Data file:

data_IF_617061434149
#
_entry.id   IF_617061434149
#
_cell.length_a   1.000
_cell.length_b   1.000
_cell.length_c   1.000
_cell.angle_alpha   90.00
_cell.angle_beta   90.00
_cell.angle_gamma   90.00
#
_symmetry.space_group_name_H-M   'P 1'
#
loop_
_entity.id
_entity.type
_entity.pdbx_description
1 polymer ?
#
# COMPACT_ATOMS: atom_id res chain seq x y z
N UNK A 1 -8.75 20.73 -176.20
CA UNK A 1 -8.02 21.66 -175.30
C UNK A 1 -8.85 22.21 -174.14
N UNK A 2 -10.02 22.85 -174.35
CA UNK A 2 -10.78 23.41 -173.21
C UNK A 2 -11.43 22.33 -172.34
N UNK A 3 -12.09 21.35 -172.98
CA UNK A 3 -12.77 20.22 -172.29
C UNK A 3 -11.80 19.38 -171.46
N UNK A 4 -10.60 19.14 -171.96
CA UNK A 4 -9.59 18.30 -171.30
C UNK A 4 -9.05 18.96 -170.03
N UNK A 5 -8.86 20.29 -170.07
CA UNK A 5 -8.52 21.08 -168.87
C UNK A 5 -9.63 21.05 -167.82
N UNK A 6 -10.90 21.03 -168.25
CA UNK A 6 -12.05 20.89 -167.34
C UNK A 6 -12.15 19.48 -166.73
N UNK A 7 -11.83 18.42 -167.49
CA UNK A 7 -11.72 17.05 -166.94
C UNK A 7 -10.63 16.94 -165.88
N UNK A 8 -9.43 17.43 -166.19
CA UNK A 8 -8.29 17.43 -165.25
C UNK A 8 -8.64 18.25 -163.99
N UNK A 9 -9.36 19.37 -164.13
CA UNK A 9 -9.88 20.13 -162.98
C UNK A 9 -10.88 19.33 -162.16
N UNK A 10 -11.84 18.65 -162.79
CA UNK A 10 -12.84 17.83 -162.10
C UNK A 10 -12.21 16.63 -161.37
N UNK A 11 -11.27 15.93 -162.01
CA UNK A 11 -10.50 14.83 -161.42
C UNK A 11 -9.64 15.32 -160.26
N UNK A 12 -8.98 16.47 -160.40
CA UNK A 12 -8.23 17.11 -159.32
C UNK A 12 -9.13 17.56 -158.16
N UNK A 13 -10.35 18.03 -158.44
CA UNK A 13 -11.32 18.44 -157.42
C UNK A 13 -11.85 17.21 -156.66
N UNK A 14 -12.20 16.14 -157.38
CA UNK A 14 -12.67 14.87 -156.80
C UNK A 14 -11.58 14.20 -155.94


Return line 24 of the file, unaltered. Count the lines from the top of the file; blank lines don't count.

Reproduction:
N UNK A 2 -10.02 22.85 -174.35